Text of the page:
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Business English, Professional English, Legal English, Medical English, Academic English etc.
Online peer-reviewed Journal for Teachers

English for Specific Purposes World (ESP World)

English for Specific Purposes World

ISSN 1682-3257

English for Specific Purposes World (ESP World) Home    Information   ESP Encyclopaedia    Resources    Contacts

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The study was carried out in the Spring Semester of the academic year 2001-2002 at Florina Pedagogical School.In examining the process of identifying reading skills, the study attempts to bring to highlight elements of the specific situation and as a result produce a more accurate and relevant identification of needs.

In the specific context, the needs of students with regard to reading skills fall within the category of necessities or goal oriented needs as they represent what students need to do with text during their course. However lacks also play a part in identifying the degree to which students are deficient in those necessities. Indeed the analysis, which is involved in this research, can be classified as a Target situation analysis as it involves the identification of reading strategies, skills needed by the students and the problems students encounter while reading at the end of their English language course.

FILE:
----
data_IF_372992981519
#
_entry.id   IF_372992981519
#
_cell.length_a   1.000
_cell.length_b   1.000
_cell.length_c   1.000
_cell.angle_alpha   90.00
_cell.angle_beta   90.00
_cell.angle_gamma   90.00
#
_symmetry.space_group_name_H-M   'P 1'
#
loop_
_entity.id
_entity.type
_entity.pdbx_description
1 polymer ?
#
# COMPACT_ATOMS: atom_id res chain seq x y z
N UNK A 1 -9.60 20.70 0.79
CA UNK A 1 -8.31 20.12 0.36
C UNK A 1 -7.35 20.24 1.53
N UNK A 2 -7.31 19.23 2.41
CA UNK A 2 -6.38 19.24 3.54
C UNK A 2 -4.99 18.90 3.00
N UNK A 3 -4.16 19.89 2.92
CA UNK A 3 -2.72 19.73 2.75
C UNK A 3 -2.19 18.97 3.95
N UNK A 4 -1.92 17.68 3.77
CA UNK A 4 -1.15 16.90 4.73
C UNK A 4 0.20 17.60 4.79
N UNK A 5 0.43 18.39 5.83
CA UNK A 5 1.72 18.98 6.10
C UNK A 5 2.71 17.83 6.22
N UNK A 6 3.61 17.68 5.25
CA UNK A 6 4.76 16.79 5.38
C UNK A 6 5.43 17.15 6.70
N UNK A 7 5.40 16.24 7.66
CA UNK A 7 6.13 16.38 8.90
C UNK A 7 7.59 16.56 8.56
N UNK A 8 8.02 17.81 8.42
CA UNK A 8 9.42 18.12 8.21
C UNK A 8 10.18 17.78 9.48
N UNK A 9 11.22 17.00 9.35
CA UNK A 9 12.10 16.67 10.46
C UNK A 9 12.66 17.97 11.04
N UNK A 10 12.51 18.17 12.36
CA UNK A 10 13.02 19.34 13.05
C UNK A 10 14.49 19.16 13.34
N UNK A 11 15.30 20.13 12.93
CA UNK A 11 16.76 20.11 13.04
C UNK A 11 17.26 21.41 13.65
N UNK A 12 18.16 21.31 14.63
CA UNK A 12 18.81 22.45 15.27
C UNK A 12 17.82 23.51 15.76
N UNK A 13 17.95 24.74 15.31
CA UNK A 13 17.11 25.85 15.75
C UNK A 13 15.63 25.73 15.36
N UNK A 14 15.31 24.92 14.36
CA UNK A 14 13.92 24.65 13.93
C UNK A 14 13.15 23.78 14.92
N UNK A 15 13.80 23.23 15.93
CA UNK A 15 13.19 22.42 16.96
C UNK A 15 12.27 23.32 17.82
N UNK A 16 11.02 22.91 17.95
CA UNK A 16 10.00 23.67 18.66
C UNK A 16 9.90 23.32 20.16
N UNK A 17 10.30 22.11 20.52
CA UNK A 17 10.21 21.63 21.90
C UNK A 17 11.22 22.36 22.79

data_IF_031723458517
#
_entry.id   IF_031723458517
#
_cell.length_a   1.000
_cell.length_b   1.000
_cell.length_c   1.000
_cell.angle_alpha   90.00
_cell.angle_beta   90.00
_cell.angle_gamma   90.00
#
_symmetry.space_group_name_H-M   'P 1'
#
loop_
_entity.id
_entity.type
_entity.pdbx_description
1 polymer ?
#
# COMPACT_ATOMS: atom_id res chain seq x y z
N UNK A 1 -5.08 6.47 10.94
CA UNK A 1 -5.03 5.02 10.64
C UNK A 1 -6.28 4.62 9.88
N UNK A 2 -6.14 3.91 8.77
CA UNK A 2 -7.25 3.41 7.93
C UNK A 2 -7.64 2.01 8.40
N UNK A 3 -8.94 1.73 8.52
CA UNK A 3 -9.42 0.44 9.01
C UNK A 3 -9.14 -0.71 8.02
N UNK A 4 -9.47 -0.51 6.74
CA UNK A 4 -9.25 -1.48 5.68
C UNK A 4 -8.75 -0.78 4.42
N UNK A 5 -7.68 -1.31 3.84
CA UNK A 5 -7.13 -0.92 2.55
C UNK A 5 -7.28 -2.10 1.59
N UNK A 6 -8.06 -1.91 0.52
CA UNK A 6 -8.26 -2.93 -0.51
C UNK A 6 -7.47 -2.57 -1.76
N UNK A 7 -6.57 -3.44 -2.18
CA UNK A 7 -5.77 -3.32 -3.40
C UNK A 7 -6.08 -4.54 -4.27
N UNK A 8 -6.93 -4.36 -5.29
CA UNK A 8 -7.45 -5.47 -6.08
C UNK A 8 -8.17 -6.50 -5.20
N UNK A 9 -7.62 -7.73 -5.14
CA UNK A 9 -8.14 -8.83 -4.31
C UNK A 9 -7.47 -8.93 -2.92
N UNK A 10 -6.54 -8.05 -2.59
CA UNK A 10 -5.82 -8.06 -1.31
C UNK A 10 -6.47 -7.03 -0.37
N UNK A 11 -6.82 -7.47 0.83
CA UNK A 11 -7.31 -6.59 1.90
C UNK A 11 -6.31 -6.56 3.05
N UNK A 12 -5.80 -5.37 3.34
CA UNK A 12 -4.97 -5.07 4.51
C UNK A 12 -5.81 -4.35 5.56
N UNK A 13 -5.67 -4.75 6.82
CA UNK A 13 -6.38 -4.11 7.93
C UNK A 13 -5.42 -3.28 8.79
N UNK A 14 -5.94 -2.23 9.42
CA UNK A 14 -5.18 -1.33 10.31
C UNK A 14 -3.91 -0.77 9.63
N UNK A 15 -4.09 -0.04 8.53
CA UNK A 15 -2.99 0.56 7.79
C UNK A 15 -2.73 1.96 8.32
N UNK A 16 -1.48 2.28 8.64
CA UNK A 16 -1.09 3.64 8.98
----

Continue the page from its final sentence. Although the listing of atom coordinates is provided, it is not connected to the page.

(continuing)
4.1 The teaching situation

The context is a typical university setting where the medium of instruction and communication is not English but where students are required to read content course bibliographies in English. The English language is a core subject in the four semesters in the two Departments: a) Primary Education b) Early childhood Education. Students attend sessions for two hours per week and students sit for semester examinations in order to be tested in reading and writing skills. To help students increase both linguistic and academic skills, the course engaged them in a variety of reading and writing activities, which were designed to increase subject knowledge and, at the same time, develop English language skills. The EAP course would cater for helping EAP students to deal with authentic materials suitable for their specialization and providing them with the skills and strategies needed to meet their English reading requirements.